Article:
Unit History: King's Own Light Infantry
The King’s Own Yorkshire Light Infantry was a regiment of the British Army. It officially existed from 1881 to 1968, but its predecessors go back to 1755. The regiment’s traditions and history are now maintained by The Rifles.
The 53rd Regiment of Foot was raised in Leeds in 1755 and renumbered the 51st in January 1757. In 1782, in common with other regiments of the line, the 51st was given a "county" designation, becoming the 51st (2nd Yorkshire, West Riding) Regiment of Foot. The title of Light Infantry was given in honour of its former commander General Sir John Moore in 1809, and in 1821 the regiment was given royal status when King’s Own was added to its title, becoming the 53rd (2nd Yorkshire, West Riding, The King’s Own Light Infantry) Regiment.
The 2nd Madras European Light Infantry was raised by the British East India Company in 1839. In 1861 East India Company forces were absorbed into the British Army, and the regiment became the 105th (Madras Light Infantry) Regiment. In 1878 the 105th joined the KOLI in having a depot in Pontefract.
In 1881 after the Cardwell and Childers reforms, regimental numbers were abolished. The 51st King’s Own Light Infantry became the 1st Battalion, The King’s Own Light Infantry (South Yorkshire Regiment) and the 105th became its 2nd Battalion.
The Childers reforms also combined militia and rifle volunteer units into the regiments formed in 1881. Accordingly the 1st West Yorks Rifles Miltia became the 3rd Militia Battalion, while the 3rd Administrative Battalion West Riding of Yorkshire Rifle Volunteer Corps became the 1st Volunteer Battalion.
In 1897 the regimental title was changed to the The King’s Own (Yorkshire Light Infantry), and in 1921 to The King’s Own Yorkshire Light Infantry.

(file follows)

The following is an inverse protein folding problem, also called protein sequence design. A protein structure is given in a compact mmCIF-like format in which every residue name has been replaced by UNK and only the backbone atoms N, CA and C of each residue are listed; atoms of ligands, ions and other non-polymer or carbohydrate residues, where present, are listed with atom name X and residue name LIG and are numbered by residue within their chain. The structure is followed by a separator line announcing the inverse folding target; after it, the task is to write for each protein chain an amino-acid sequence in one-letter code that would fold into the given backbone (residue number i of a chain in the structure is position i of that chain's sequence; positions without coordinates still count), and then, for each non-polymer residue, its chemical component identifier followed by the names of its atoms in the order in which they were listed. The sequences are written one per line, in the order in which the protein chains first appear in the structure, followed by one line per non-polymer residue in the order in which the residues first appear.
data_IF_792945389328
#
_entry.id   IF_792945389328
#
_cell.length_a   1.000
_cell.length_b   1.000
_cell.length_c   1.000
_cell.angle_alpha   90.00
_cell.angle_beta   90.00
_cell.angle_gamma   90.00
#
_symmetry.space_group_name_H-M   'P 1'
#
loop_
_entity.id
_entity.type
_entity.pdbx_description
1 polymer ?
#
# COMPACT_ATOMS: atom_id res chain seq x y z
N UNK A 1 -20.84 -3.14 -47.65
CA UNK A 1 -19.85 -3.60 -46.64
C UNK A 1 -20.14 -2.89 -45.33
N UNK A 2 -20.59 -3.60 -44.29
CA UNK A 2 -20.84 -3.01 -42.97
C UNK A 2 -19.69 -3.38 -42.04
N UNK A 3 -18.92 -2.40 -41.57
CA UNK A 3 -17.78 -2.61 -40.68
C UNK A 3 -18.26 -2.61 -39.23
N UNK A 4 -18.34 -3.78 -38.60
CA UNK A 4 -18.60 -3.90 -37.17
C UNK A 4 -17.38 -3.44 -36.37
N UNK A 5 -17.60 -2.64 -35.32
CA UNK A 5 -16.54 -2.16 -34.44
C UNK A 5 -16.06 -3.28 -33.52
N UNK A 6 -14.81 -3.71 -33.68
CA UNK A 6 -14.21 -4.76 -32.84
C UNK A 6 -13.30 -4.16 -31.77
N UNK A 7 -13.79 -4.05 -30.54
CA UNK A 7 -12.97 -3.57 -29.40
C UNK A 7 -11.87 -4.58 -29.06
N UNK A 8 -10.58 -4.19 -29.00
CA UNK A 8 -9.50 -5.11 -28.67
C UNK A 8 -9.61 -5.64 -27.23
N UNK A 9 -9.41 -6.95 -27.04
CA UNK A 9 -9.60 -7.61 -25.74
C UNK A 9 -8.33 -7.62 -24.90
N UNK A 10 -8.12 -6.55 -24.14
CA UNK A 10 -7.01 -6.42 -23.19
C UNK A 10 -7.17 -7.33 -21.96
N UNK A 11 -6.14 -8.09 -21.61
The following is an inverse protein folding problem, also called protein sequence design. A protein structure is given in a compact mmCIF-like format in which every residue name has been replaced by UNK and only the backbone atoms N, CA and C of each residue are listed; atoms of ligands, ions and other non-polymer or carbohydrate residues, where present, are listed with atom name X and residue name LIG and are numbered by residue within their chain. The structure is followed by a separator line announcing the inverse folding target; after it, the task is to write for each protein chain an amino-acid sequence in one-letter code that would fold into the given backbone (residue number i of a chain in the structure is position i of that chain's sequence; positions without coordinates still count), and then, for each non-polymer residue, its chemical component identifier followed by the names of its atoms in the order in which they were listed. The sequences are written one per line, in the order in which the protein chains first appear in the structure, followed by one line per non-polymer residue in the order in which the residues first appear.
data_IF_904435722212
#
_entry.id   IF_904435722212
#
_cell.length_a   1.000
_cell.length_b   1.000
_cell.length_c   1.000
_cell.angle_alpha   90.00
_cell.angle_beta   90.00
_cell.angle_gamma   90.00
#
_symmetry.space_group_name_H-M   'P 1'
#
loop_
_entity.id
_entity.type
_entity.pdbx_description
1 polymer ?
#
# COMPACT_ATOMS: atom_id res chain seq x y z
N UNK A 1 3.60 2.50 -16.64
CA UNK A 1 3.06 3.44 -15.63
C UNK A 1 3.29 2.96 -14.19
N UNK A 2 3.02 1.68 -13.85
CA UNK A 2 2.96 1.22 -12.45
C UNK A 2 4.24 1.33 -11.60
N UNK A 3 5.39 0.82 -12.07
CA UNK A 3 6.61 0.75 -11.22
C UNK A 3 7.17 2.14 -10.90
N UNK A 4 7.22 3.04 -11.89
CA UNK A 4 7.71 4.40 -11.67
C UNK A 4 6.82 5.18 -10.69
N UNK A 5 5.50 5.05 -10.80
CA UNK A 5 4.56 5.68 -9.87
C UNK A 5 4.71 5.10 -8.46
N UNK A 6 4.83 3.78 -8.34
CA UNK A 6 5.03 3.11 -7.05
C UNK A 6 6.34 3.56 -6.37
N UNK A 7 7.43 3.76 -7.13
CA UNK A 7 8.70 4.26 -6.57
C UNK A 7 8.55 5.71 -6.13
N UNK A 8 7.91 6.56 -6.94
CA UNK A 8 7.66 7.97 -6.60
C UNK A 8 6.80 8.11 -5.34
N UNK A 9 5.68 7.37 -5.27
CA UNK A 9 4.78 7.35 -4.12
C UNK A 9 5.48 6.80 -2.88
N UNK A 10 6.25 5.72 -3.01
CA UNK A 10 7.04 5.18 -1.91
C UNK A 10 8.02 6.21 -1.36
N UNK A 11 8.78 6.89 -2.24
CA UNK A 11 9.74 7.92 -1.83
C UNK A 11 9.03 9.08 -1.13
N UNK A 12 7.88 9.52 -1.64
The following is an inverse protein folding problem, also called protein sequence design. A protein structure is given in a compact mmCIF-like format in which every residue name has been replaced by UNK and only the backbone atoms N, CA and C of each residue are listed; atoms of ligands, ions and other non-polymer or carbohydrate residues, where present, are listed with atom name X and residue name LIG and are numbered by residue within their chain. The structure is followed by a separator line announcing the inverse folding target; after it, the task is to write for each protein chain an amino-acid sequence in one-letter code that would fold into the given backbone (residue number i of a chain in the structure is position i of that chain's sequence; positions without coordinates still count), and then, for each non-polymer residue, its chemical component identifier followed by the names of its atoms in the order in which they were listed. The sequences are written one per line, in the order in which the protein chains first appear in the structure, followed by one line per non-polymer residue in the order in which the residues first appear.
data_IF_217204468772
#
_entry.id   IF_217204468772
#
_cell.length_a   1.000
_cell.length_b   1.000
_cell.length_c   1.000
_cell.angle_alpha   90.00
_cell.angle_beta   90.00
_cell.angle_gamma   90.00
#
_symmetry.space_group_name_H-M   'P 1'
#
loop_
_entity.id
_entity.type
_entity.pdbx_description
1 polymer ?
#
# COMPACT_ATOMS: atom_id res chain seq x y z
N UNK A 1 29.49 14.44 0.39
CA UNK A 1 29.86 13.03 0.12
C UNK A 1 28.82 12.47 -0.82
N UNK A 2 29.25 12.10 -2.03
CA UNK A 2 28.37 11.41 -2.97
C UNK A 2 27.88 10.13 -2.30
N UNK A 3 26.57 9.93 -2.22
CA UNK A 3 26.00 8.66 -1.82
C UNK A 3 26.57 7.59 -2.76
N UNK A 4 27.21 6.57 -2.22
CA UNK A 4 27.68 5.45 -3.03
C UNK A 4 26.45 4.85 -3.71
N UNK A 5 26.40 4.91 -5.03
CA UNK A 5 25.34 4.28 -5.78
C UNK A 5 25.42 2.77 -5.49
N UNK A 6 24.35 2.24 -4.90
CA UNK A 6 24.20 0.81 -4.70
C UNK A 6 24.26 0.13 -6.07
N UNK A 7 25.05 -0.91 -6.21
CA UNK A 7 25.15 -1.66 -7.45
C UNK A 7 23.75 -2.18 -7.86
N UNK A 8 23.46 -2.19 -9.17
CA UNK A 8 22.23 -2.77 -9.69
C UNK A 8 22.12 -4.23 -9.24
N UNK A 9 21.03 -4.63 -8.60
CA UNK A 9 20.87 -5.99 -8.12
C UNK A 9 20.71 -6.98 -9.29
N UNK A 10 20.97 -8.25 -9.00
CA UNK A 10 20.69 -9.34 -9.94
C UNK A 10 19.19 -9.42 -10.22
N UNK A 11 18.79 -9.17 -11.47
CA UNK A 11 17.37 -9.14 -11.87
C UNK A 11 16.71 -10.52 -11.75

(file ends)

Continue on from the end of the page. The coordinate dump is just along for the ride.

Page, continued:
With the creation of the Territorial Force in 1908, the 1st Volunteer Battalion was reorganised as the 4th and 5th Battalions (TF), while the 3rd Battalion was transferred to the Special Reserve.
The KOYLI was raised to thirteen battalions during the Great War, and nine during World War II, including not only infantry but anti-aircraft and armoured units as well.
In 1948, 1 KOYLI was disbanded and 2 KOYLI was renamed 1 KOYLI. In 1968, 1 KOYLI became the 2nd Battalion of The Light Infantry (2LI). In 2007 the LI merged with the Royal Green Jackets to form a new regiment, The Rifles. The former 1 KOYLI battalion (now 1LI) became ’5 RIFLES’.
The 51st first saw action during the Seven Years’ War, gaining a reputation at Minden, its first battle honour. The regiment embarked for the Peninsula in 1807, serving with distinction. The regiment served on the extreme right at Waterloo, and was engaged at Hougoumont Farm.
Both the 51st and 105th saw extensive service all over the Empire throughout the nineteenth century. The Second battalion (105th) fought well in the South African War.
Both battalions served on the Western Front in WWI, as well as 3 Territorial and eight volunteer service battalions.
In WWII the regiment’s nine battalions represented the new age of warfare. 5 and 8 KOYLI were anti-aircraft units, 7 KOLYI were armoured, and 9 KOYLI (formerly the Queens Own Yorkshire Dragoons) was motorised. The Second battalion served in Europe and the Mediterranean, the First fought as a rearguard in the retreat through Burma. The 1/4 battalion participated in the Battle of Normandy in 1944 and subsequently in the Netherlands.
Reduced to one battalion, the KOYLI took part in peace-keeping and counter-insurgency operations post war. The battalion moved to Berlin in 1967, where it joined the Light Infantry Regiment.